Too Dangerous??

August 2nd, 2012 by Behaven Kids

My family and I went on RAGBRAI last week.  For those of you that don’t know what RAGBRAI is, it stands for the Register’s Annual Great Bike Ride Across Iowa.  It’s 7 days of bicycling upwards of 450 miles across the state of Iowa.  It is the oldest and largest bicycle touring event in the world.  Approximately 25,000 bicyclists and their support staff participate each year.  Along the route, you go through many of the small towns of Iowa and get to experience the wonderful Iowa hospitality firsthand, not to mention all the wonderful food (particularly pie).

Our two kids, age 10 and 15, ride RAGBRAI with this.  This was their second year riding.  RAGBRAI is a chance for them to see the beautiful Iowa countryside, meet new people, and get away from the “busy-ness” of every day life.  Cell phones are everywhere on RAGBRAI but they are there as a way to keep track of each other in the large crowds.  They aren’t zoning out in front of a TV every day or glued to their Nooks and Game Boys.  They are getting fresh air, sunshine, exercise, new experiences, and time with their family.  That’s good, right?  Apparently not, according to a couple of bicyclists I overheard.

I think it’s horrible that young kids are out here riding.  They are only doing it to make their parents happy.  They are risking their lives.”

That is what I overheard two bicyclists saying one afternoon on the ride.  Lauren was riding with her dad a little ways behind me and I was enjoying some time to myself, just riding along and enjoying the scenery.  But when these two riders passed me, saying these things, it made me stop and think.  Were we risking the kids’ lives by letting them ride on RAGBRAI?  (It probably didn’t help that Lauren had taken a spill off her bike earlier that morning and gotten her very first RAGBRAI road rash.  Don’t worry, she’s fine.  She took it like a champ.  Jumped up, dusted off, took a few deep breaths, got a shiny band-aid on her shoulder, and finished the day’s ride.  64 miles.)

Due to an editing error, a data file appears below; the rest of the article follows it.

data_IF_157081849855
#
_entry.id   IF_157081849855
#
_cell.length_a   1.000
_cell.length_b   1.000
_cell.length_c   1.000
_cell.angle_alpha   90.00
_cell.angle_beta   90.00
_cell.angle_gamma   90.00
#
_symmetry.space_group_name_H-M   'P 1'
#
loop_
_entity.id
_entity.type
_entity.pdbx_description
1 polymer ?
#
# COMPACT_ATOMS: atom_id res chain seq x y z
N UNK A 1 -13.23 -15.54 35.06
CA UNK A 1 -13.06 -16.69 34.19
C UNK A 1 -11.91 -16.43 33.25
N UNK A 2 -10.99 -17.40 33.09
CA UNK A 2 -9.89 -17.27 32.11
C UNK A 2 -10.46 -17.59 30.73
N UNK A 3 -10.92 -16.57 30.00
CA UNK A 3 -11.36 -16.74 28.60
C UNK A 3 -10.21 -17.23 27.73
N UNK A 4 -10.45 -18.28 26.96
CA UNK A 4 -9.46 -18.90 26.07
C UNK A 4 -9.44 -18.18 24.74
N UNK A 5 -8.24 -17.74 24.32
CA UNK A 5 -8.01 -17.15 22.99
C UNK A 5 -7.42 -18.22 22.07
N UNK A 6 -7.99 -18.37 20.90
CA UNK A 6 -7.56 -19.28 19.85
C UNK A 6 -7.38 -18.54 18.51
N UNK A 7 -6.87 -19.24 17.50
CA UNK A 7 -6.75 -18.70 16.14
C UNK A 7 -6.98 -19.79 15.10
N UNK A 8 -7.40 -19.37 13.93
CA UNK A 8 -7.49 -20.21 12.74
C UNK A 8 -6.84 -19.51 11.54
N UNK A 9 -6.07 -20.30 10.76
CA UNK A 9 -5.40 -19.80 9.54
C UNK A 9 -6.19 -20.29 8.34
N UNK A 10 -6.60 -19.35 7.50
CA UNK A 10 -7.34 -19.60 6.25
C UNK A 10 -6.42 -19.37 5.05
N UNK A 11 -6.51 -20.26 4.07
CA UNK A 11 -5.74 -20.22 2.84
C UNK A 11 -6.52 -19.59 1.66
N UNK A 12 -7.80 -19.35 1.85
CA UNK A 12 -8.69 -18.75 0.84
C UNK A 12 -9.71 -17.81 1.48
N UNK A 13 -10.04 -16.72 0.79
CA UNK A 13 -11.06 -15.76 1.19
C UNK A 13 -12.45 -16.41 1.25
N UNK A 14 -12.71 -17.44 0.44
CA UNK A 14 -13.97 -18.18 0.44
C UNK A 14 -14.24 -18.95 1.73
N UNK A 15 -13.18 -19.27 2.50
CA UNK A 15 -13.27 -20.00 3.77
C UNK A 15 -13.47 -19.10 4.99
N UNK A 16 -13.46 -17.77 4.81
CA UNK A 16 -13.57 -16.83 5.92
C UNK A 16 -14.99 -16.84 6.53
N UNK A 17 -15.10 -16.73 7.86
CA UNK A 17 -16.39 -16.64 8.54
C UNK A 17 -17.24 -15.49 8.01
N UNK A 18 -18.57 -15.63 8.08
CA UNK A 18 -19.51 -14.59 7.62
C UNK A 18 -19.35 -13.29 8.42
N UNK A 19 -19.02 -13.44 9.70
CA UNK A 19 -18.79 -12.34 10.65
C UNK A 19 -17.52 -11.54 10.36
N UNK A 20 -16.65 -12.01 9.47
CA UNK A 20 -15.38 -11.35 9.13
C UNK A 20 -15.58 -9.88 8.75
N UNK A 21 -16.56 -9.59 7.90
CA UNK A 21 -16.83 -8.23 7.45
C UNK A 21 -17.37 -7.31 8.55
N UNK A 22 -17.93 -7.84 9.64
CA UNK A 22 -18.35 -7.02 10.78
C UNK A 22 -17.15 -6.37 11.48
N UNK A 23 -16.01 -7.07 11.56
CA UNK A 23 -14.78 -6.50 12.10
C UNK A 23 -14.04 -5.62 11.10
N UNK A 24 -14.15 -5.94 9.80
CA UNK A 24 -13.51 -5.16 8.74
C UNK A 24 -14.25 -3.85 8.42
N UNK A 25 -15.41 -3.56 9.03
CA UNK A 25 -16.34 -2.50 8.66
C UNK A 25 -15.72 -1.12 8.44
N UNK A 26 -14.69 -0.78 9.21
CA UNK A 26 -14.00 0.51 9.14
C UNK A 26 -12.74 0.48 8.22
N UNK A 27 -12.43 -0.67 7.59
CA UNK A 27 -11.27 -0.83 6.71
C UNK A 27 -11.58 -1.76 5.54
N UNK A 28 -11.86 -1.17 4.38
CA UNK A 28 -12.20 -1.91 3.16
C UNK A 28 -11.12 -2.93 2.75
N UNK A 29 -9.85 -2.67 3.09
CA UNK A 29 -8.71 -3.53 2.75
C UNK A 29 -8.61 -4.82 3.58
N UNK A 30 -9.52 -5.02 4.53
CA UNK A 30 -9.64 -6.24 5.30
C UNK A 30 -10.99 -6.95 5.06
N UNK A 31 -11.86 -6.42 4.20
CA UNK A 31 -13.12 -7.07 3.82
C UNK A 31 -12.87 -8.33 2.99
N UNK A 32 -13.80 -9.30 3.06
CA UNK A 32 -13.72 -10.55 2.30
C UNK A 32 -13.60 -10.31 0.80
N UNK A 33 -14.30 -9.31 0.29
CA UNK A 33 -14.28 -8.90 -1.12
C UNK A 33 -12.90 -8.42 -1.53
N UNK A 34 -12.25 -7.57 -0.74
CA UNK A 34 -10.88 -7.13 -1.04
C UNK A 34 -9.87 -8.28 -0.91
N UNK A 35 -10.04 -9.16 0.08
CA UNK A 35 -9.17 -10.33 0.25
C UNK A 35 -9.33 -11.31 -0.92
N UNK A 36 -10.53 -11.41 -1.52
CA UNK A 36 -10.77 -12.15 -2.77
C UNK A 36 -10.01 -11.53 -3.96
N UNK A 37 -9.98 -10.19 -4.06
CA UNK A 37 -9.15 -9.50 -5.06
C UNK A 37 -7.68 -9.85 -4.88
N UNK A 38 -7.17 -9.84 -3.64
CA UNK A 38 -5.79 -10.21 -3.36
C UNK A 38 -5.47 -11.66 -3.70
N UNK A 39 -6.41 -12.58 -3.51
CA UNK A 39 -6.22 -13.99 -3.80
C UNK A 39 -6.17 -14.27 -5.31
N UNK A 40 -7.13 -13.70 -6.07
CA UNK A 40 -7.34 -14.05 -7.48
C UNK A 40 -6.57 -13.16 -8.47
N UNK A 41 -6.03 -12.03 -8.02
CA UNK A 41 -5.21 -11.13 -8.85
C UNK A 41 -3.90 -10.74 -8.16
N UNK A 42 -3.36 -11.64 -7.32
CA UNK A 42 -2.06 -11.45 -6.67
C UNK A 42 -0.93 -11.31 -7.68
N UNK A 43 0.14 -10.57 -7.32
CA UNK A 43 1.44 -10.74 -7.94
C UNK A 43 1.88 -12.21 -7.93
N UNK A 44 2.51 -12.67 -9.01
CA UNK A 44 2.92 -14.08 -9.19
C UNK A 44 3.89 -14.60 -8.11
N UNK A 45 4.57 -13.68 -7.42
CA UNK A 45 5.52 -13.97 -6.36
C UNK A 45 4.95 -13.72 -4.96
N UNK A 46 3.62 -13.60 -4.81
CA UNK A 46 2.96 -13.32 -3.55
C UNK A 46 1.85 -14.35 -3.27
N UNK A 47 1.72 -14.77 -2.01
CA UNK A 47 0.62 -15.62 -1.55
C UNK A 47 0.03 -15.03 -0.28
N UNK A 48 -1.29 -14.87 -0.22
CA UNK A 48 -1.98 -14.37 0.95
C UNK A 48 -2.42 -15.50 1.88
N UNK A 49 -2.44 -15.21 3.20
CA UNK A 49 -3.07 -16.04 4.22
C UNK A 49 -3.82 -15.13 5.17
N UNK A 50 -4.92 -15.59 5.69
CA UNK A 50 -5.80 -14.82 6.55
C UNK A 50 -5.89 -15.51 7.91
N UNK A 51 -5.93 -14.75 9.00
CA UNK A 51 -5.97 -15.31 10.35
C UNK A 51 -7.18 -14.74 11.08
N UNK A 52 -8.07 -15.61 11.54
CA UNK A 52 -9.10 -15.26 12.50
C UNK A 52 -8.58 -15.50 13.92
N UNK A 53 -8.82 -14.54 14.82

Anyway, back to the point.  Our kids are not forced to ride RAGBRAI.  It is something they choose to do.  My parents come along each year as our support crew, pulling the camper and setting up camp each day for us.  They can go with them and not ride if they don’t want to.  And some days they do that.  They are not forced to get on a bike and ride 60-70 miles.  Trust me, it’s not worth it to hear the whining and complaining all day!  And we teach them the proper way to ride to be safe and make sure they stop often for food and water.

Should I instead let them sit at home in front of the TV and consume junk food each day just so they will be “safe?”  As I watched the Olympics last night (especially those P&G commercials, the proud sponsor of mom’s), it got me thinking about it more.  Did those mom’s tell their kids not to jump off the high board because it might not be safe?  Did those mom’s tell their kids to get down off that balance beam because they might break their neck?  I’m not saying my kids are future Olympians (but who knows!), but should we really keep them from new experiences because it might not be safe?